Monday, 20 August 2018


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  • Wind Hellas logo

    Buying the unthinkable

    Two deals were priced at 10.5% yields within half an hour of each other in the European high-yield market on Friday. Given that the running gag is that negative rates have turned the high-yield market into the “low-yield” market, the incident brings to mind the well-worn expression about waiting for London buses.

  • King Abdullah Financial District in Riyadh

    Big and beautiful

    Hats off to Saudi Arabia. Many observers (including IFR) were advising the sovereign to be conservative on size with its international bond market debut.

  • Saudi flags

    Oil be back

    The suspense is nearly over. This week, Saudi Arabia should make its debut in the international capital markets in the most eagerly-awaited bond sale of the year.

  • Arch of Constantine

    The Italian Job

    Italy blew the doors off with its first foray into the rarefied atmosphere of the 50-year part of the bond curve.

  • Deutsche Bank headquarters

    Stop being beastly to the Germans

    What did the US Department of Justice (or those connected to it) think it was up to when it leaked the size of the fine it planned to levy on Deutsche Bank for alleged misdemeanours related to US mortgage-backed securities?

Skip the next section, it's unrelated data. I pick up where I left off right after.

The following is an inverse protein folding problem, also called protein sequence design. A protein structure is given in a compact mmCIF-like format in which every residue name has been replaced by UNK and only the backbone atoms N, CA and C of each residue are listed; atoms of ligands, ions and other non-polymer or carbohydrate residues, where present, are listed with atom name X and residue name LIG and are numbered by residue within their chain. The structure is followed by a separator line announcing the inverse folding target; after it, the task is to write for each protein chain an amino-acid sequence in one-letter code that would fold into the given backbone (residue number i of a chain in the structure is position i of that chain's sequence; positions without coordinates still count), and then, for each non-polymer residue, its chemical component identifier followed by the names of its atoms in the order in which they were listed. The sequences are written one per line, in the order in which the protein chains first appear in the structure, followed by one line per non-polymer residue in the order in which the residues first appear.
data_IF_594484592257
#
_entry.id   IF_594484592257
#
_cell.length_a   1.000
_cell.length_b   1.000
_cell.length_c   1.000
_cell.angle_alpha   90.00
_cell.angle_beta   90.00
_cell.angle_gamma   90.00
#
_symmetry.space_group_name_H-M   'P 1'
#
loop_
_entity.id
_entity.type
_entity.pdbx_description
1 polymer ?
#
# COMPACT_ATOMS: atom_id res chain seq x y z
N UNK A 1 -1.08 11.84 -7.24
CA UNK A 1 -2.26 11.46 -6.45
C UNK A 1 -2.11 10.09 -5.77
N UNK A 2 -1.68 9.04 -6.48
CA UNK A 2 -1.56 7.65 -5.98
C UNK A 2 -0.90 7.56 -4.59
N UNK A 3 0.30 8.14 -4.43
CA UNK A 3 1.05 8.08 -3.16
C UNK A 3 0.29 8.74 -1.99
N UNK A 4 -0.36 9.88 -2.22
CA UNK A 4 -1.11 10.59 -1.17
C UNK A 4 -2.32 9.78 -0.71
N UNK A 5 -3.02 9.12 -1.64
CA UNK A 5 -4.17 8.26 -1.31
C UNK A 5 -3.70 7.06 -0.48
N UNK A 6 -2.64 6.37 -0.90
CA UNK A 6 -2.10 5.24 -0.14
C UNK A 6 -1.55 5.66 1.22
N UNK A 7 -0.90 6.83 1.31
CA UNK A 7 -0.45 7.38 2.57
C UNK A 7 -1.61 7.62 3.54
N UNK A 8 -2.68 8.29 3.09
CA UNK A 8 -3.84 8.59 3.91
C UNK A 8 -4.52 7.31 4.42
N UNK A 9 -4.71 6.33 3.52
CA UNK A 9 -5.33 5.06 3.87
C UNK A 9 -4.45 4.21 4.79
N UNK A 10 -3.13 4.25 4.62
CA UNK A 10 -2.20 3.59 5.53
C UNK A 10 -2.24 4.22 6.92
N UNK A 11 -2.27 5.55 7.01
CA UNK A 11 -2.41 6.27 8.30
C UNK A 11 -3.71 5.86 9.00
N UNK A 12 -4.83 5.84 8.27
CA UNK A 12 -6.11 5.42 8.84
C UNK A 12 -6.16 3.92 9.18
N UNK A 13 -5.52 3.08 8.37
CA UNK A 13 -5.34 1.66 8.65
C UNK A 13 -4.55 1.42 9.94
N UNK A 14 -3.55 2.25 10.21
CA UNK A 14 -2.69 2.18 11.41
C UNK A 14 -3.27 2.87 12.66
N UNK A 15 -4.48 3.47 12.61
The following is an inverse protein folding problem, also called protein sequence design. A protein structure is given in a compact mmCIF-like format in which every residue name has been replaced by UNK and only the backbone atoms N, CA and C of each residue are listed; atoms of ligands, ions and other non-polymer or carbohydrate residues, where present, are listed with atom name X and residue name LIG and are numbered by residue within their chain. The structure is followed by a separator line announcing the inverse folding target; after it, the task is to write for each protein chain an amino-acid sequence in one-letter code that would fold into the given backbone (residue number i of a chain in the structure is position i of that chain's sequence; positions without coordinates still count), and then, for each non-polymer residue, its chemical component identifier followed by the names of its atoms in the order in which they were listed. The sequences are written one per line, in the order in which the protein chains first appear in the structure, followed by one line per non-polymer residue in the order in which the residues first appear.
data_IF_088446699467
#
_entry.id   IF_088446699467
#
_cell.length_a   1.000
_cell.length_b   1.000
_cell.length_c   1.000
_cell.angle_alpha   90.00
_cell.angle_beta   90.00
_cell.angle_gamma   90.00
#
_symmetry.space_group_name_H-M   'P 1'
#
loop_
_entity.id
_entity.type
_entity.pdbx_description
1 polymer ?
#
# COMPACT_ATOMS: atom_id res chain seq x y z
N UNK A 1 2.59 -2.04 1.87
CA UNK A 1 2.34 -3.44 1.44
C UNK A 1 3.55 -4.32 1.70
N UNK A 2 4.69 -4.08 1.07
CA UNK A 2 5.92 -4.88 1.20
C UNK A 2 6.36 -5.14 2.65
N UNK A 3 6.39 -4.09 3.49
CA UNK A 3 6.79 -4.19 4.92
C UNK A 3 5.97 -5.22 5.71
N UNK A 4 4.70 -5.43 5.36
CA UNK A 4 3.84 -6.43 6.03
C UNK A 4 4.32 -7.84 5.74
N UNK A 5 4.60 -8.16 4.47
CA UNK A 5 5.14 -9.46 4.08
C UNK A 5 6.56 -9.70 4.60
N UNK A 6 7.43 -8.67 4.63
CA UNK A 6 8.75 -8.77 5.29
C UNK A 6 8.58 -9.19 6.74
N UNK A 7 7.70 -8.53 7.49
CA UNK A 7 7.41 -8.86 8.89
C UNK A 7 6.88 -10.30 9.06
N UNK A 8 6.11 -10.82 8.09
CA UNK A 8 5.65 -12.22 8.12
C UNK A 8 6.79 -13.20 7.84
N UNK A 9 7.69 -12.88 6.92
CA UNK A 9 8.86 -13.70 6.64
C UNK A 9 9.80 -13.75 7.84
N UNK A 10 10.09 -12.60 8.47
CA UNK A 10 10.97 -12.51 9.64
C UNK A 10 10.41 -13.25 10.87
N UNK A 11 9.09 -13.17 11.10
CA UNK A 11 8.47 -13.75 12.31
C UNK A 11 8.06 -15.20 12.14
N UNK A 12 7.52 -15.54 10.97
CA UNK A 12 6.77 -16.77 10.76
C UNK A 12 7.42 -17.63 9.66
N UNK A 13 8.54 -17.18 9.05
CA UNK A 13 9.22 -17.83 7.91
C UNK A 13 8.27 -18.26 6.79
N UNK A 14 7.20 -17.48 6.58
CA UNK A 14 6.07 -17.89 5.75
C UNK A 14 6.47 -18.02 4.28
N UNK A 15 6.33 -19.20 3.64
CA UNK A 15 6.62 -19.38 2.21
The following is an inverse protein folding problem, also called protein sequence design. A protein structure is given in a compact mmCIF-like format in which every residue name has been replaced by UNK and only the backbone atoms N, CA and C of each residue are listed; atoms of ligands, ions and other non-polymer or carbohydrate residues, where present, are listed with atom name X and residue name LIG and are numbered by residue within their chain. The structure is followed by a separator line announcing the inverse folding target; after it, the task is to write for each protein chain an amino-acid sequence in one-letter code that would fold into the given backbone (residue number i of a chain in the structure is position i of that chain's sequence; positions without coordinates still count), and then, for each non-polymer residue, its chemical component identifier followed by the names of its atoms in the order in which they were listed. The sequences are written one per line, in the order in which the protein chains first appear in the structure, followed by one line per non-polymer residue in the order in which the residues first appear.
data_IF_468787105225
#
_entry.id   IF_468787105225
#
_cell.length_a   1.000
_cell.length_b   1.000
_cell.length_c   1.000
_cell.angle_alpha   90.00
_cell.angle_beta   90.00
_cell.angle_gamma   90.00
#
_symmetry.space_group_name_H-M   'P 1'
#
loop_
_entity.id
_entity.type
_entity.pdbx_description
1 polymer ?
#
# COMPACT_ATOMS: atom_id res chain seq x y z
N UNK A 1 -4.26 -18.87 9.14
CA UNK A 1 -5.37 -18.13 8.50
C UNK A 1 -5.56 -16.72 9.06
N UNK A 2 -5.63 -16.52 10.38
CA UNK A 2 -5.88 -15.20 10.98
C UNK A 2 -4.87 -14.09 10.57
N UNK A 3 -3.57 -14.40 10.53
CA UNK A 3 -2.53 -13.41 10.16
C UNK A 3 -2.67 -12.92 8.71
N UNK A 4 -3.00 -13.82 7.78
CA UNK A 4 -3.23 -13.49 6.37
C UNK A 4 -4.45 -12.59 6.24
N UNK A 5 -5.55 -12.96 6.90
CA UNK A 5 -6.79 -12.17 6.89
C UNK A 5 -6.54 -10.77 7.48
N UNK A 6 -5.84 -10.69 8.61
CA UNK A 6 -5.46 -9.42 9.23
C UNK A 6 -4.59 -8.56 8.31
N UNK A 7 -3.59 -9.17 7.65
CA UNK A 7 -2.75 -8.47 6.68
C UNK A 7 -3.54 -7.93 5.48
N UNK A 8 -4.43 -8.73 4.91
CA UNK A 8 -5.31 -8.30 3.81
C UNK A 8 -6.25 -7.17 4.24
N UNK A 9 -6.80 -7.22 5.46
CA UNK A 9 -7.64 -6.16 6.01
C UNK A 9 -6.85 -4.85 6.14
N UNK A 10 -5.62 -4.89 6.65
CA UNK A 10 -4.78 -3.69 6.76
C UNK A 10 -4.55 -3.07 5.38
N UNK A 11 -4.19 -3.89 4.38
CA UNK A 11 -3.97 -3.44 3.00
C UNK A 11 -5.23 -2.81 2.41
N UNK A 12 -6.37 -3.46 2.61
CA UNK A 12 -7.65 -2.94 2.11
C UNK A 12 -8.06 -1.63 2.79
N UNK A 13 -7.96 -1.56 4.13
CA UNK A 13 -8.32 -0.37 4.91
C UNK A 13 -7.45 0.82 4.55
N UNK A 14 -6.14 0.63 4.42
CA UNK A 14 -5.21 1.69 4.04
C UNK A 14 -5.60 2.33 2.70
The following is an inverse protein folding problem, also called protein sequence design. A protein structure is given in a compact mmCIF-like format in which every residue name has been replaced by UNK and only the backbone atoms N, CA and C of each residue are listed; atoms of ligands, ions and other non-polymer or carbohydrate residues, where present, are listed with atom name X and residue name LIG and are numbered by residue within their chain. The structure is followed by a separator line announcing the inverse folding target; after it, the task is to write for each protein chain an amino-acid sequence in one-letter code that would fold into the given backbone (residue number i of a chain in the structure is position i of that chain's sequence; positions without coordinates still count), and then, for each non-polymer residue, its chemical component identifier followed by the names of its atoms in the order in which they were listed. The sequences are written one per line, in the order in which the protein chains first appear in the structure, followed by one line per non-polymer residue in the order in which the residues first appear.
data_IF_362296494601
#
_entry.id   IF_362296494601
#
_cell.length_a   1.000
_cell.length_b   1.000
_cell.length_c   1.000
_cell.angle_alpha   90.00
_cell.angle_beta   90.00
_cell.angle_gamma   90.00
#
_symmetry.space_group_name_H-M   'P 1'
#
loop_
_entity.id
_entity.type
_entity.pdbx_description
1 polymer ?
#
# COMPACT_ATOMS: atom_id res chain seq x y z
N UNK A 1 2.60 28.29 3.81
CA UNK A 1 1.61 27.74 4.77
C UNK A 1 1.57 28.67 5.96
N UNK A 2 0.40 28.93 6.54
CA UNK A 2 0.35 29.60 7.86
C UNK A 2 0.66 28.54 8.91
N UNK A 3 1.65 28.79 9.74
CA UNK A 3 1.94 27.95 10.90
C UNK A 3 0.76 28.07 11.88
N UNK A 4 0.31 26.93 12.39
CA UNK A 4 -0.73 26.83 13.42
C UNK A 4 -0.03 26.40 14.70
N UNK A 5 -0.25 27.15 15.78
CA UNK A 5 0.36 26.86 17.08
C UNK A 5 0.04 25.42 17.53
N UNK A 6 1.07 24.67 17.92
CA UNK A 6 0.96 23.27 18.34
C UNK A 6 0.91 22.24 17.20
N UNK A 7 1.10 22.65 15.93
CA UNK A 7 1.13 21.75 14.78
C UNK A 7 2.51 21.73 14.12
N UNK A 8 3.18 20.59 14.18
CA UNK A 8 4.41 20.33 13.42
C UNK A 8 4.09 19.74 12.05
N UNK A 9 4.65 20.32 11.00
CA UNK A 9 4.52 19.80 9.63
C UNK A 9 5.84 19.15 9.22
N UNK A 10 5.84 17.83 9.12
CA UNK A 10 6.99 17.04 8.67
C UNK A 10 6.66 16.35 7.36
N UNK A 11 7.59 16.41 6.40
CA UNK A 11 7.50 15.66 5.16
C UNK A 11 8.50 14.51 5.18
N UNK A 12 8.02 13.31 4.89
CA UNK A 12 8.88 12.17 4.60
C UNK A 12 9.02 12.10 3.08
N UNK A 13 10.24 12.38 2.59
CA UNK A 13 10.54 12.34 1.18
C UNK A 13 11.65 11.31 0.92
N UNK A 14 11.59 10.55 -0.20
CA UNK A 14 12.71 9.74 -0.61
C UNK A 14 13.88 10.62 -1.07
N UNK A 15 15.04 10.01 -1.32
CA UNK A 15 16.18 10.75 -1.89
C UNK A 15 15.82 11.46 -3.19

• Bond traders

    Top of the swaps

    When the G20 threw the over-the-counter derivatives market on the naughty step for its role in the financial crisis, sweeping reforms that threatened to hike swaps costs had derivatives exchanges rubbing their hands with glee.

  • John Cryan

    Another fine mess

    The “think of a number and double it” approach adopted by the US Department of Justice may not be an especially seemly way to run an enforcement system. But it is effective.

  • Schaeffler

    Picking up pennies

    There’s an old phrase in financial markets, used to describe those who book small dead-cert profits while ignoring a looming risk that could wipe them out completely: picking up pennies in front of the steamroller.

  • CFTC building in Washington, DC

    ​In the clear

    The biggest overhaul in the history of the US$493trn over-the-counter derivatives market finally got under way last week as swap dealers across the US, Canada and Japan were forced to post collateral on uncleared swaps exposures.

  • European Commission headquarters

    MAR attacks

    The European Union’s market abuse regulation came into effect in July, with drastic implications for bond syndication both in Europe and beyond its borders.